The will of God is to allow us to share in the victory over sin that Christ secured on our behalf. Satan is a defeated foe. He doesn't need to have sway over our thinking, or dominion in our lives now that we belong to Christ. In fact, we're told here that the grace of Christ is with us and that God is going to crush Satan under our feet. This comment is reminiscent of the promise we read in Genesis 3:15 that was given after Satan influenced Adam and Eve to rebel against God and invite wickedness into their lives.
Is it possible that we're allowing wickedness to worm its way into our lives? What do we put before our eyes? What do we invite into our minds? What do we feed our ears and our hearts? Does our diet of influences feed Christ-centered wisdom and goodness, or worldly wickedness?
III. Be God's agent wherever He places you
I'm grateful for the diversity of backgrounds, gifts, and abilities that exist in the church. We all have something unique we bring to the table, and the Lord sends us out into every corner of the culture as His representatives. Use your gifts to glorify Christ, serve His people, and represent Him in our culture.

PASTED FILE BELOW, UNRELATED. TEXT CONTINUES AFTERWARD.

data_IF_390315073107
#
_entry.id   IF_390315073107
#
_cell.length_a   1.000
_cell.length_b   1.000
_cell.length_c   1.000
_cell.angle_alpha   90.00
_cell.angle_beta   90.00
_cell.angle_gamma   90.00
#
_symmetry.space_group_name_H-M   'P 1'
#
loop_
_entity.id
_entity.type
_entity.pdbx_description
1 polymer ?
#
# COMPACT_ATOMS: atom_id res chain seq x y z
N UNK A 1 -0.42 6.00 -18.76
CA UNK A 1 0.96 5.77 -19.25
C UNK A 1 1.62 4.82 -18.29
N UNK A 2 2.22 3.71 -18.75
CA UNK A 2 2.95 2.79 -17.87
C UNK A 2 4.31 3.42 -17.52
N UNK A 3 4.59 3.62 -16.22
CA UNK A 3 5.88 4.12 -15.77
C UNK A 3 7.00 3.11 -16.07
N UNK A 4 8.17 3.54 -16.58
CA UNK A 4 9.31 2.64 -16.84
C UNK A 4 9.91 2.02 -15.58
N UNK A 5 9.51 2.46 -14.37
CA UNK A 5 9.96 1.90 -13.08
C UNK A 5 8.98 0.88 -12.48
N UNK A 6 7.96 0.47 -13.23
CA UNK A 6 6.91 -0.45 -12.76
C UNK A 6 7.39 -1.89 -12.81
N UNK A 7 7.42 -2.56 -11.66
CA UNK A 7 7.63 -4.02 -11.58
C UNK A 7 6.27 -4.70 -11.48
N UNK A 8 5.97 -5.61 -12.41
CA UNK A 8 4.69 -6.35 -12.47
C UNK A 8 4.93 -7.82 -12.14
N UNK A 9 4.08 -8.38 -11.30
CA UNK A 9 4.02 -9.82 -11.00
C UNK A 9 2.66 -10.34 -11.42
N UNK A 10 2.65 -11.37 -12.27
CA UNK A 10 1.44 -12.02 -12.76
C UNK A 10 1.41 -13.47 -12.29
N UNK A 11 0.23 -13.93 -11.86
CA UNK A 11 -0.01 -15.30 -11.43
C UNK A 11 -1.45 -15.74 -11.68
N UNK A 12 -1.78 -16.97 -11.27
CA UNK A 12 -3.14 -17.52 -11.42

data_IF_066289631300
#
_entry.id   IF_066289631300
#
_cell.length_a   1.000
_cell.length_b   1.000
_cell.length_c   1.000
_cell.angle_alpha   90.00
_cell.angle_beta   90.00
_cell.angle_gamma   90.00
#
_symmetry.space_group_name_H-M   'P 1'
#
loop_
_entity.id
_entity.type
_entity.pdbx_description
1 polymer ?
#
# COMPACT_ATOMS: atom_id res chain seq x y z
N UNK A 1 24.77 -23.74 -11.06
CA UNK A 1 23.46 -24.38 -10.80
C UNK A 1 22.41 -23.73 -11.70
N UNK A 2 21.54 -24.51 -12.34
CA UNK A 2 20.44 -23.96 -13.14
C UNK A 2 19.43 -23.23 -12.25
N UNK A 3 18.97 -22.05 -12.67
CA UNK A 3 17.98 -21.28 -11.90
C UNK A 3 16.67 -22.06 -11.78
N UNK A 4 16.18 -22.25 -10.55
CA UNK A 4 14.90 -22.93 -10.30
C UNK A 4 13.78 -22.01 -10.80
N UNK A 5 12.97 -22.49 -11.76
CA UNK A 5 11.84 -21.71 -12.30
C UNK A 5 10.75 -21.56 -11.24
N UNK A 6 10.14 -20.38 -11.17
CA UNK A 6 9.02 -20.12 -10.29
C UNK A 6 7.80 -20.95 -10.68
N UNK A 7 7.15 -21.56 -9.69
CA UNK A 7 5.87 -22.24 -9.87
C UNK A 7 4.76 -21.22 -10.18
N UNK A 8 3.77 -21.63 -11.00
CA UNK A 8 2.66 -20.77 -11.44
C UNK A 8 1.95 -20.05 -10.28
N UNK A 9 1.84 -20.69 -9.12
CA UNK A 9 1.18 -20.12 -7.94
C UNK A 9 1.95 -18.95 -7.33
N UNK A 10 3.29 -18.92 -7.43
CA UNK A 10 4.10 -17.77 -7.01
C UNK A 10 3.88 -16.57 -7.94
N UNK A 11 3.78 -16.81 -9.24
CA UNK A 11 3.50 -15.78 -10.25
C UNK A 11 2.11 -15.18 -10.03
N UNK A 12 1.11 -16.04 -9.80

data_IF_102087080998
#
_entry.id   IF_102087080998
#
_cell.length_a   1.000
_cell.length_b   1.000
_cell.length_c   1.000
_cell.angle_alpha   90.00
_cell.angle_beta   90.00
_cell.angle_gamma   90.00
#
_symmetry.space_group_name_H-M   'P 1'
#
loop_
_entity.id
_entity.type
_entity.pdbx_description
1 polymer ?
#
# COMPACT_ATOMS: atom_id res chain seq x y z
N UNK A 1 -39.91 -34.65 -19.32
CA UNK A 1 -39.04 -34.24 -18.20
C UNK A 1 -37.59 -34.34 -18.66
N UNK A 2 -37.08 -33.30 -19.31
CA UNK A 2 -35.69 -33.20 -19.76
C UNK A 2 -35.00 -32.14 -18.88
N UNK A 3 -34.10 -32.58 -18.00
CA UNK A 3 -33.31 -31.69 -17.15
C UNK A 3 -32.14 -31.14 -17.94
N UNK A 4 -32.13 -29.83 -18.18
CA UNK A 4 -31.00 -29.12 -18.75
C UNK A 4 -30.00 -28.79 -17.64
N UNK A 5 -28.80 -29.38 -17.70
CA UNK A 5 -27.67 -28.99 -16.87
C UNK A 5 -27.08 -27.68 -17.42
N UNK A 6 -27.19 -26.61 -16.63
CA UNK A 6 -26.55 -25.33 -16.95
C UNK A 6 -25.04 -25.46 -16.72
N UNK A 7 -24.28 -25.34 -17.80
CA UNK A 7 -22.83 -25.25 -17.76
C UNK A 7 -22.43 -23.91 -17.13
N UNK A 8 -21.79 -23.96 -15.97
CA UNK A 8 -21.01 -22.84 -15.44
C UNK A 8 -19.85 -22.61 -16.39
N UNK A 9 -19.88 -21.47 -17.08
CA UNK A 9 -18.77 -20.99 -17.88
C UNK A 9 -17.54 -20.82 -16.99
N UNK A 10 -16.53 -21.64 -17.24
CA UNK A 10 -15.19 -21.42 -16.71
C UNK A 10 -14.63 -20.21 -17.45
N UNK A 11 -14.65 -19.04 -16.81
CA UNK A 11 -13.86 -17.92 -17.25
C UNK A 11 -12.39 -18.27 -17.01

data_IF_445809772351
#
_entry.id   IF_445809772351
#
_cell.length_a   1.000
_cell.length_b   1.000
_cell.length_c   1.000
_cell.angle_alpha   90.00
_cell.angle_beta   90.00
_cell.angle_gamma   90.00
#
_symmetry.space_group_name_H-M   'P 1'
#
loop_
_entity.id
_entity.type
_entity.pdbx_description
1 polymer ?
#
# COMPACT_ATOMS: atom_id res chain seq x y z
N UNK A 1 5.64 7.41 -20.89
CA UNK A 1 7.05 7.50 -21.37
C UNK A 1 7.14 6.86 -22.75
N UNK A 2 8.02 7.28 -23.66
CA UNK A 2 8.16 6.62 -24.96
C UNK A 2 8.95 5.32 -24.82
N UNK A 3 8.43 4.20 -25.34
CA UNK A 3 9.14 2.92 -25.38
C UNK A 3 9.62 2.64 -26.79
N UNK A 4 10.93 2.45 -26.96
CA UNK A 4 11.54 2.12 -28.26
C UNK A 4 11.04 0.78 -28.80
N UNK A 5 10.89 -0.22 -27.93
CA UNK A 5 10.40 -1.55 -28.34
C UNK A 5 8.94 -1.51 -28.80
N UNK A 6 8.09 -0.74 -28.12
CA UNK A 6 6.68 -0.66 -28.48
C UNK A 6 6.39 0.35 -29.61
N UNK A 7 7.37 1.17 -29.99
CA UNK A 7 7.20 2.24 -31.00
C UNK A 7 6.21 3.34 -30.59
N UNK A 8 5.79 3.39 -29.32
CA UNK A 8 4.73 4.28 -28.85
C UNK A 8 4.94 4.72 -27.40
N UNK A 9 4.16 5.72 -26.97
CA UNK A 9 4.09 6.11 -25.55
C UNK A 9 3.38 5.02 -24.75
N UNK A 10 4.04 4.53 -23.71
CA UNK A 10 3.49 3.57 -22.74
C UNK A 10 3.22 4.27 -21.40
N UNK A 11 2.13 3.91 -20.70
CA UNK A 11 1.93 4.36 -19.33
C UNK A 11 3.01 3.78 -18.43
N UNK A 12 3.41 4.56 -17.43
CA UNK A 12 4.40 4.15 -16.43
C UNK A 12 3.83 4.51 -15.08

Like he did earlier in this chapter, Paul mentions a few additional names in this passage. He speaks of Timothy who was a young man that Paul was mentoring to serve in pastoral ministry. He speaks as well of others like Lucius, Jason, and Sosipater whom he refers to as His brothers in Christ. He mentions Gaius who was generous in showing hospitality to Paul and the church. He mentions Quartus who sent his greetings, and Erastus who was the city treasurer, presumably in the city of Corinth where Paul was writing this letter from. Even Tertius who wrote this letter down as Paul dictated it, said hello.